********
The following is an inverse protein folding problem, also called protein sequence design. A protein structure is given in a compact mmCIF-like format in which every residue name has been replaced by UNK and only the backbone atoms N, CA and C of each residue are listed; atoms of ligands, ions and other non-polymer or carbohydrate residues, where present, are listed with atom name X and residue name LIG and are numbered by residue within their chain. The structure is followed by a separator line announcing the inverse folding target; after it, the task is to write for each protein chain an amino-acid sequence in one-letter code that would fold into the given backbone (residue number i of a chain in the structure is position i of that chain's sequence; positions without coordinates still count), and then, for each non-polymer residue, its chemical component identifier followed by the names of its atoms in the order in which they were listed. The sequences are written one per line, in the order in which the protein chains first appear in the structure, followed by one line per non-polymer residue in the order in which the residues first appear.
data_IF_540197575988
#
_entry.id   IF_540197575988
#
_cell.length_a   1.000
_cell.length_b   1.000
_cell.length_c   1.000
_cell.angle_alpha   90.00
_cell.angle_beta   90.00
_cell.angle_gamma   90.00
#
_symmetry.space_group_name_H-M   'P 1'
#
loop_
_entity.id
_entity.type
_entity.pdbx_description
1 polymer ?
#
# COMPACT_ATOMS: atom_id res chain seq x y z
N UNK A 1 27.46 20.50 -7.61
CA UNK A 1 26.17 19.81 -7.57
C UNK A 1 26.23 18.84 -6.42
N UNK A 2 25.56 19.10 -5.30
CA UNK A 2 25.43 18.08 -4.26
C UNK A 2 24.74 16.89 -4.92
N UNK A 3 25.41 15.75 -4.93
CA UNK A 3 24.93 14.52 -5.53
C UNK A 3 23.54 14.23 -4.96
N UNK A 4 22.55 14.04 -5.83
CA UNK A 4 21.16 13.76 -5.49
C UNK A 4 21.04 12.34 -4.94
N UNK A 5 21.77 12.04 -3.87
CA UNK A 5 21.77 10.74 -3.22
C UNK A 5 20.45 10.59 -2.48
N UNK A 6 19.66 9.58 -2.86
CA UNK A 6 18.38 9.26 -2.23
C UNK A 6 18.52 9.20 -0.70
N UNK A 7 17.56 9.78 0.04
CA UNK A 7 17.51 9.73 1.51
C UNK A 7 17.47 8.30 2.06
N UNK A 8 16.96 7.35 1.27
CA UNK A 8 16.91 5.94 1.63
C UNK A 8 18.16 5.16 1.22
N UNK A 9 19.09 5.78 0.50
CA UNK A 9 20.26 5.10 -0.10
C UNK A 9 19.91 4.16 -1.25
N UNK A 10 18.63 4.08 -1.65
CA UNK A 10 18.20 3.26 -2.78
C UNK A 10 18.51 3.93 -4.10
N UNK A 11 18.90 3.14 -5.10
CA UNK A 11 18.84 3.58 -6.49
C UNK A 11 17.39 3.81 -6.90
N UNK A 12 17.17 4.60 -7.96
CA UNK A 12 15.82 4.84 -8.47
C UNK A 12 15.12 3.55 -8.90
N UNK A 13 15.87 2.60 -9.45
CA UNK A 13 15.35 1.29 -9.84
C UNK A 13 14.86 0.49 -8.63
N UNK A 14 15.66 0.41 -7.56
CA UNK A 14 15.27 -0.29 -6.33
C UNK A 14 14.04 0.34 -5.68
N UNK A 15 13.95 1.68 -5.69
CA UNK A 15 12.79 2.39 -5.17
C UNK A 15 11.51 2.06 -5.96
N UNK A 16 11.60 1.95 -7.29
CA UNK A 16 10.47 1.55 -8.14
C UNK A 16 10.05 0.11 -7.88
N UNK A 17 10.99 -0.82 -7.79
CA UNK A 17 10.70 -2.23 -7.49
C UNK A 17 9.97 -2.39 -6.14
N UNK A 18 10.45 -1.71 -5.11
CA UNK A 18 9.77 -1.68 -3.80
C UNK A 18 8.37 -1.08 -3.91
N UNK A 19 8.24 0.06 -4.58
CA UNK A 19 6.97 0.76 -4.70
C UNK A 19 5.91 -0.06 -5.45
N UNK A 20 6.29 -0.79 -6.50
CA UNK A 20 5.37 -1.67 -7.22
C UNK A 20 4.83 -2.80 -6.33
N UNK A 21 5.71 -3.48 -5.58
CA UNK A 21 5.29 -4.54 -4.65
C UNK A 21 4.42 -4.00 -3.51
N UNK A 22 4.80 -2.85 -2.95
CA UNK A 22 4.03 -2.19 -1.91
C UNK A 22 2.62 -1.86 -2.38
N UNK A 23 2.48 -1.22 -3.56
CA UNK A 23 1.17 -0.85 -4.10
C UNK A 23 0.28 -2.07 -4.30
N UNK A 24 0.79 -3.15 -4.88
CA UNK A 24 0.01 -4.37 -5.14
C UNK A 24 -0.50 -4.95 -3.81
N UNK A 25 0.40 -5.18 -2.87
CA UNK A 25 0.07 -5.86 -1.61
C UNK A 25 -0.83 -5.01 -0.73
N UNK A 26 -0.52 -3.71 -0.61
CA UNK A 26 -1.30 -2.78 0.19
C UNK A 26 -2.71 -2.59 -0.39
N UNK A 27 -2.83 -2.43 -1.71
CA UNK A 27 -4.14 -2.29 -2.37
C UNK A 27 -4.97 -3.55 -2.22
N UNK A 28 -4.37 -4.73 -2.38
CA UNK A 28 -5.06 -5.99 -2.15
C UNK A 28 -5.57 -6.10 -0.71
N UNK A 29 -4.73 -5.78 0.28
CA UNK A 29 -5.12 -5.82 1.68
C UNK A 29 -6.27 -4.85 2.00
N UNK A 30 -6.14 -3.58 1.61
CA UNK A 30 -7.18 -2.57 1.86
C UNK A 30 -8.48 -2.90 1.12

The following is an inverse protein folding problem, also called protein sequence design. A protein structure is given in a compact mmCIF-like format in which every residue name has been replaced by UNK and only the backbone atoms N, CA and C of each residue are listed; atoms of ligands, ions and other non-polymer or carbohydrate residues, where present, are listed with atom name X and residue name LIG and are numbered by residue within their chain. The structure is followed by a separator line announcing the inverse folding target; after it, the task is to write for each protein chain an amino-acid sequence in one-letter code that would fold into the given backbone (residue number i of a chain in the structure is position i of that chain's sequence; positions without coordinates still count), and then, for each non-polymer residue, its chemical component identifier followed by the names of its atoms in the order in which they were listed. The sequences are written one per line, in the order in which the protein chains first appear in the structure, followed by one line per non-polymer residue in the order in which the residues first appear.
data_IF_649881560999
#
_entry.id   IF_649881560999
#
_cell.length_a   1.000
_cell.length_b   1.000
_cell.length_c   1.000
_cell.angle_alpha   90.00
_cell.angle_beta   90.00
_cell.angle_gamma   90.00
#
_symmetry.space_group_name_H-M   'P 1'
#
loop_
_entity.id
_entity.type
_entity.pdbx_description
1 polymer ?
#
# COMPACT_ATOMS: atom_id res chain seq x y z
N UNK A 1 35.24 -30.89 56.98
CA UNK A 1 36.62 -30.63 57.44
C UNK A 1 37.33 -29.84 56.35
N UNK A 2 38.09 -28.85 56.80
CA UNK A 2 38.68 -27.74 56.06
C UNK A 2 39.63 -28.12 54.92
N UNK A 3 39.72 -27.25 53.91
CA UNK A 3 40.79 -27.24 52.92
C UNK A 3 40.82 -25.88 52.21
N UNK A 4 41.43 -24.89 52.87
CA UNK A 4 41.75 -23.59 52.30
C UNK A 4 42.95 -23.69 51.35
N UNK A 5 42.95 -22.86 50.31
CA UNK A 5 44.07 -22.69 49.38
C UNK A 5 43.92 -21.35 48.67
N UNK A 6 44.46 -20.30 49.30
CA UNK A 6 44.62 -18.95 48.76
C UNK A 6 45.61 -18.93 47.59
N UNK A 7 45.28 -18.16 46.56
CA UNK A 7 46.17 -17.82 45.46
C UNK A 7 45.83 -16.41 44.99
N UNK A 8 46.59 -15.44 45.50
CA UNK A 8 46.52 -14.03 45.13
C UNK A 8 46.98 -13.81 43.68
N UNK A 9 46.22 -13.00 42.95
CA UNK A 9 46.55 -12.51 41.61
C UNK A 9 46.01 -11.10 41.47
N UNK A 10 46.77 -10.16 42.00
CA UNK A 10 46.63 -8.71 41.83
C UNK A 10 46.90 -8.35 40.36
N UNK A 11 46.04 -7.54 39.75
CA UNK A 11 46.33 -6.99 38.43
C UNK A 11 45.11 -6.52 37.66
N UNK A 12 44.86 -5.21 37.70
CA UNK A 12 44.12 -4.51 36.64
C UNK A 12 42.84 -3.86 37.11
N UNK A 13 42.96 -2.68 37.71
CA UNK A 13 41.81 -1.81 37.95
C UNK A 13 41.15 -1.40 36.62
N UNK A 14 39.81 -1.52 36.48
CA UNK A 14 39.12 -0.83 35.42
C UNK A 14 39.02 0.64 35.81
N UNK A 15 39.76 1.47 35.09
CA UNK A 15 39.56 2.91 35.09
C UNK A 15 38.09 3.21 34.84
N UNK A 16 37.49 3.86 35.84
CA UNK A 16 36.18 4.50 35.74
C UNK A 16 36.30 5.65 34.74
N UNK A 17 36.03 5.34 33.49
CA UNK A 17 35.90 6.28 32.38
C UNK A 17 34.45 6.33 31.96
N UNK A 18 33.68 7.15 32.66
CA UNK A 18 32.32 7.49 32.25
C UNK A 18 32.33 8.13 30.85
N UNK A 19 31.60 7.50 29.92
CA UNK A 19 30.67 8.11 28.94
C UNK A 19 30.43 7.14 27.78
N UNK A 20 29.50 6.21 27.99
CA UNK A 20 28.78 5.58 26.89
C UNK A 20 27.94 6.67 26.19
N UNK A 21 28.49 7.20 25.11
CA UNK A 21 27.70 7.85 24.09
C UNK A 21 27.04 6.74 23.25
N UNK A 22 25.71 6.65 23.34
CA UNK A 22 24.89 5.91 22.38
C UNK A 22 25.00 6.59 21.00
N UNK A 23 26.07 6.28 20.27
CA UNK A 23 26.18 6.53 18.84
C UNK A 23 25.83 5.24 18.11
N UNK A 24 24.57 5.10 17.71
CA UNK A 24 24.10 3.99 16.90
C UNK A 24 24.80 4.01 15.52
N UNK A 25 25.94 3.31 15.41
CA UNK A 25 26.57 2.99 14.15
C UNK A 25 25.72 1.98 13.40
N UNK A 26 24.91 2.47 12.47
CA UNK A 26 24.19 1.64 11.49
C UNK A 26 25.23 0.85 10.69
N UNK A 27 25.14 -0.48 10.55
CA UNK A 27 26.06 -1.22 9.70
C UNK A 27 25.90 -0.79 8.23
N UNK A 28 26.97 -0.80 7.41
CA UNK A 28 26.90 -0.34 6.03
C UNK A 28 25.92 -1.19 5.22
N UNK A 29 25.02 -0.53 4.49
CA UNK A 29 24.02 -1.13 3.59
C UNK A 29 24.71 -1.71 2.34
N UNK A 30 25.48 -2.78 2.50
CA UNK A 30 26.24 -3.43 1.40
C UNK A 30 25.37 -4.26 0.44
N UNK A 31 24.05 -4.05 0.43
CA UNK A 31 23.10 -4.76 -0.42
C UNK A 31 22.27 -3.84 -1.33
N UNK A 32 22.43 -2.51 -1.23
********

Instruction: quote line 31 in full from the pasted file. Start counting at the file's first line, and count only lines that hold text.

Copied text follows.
N UNK A 4 22.55 14.04 -5.83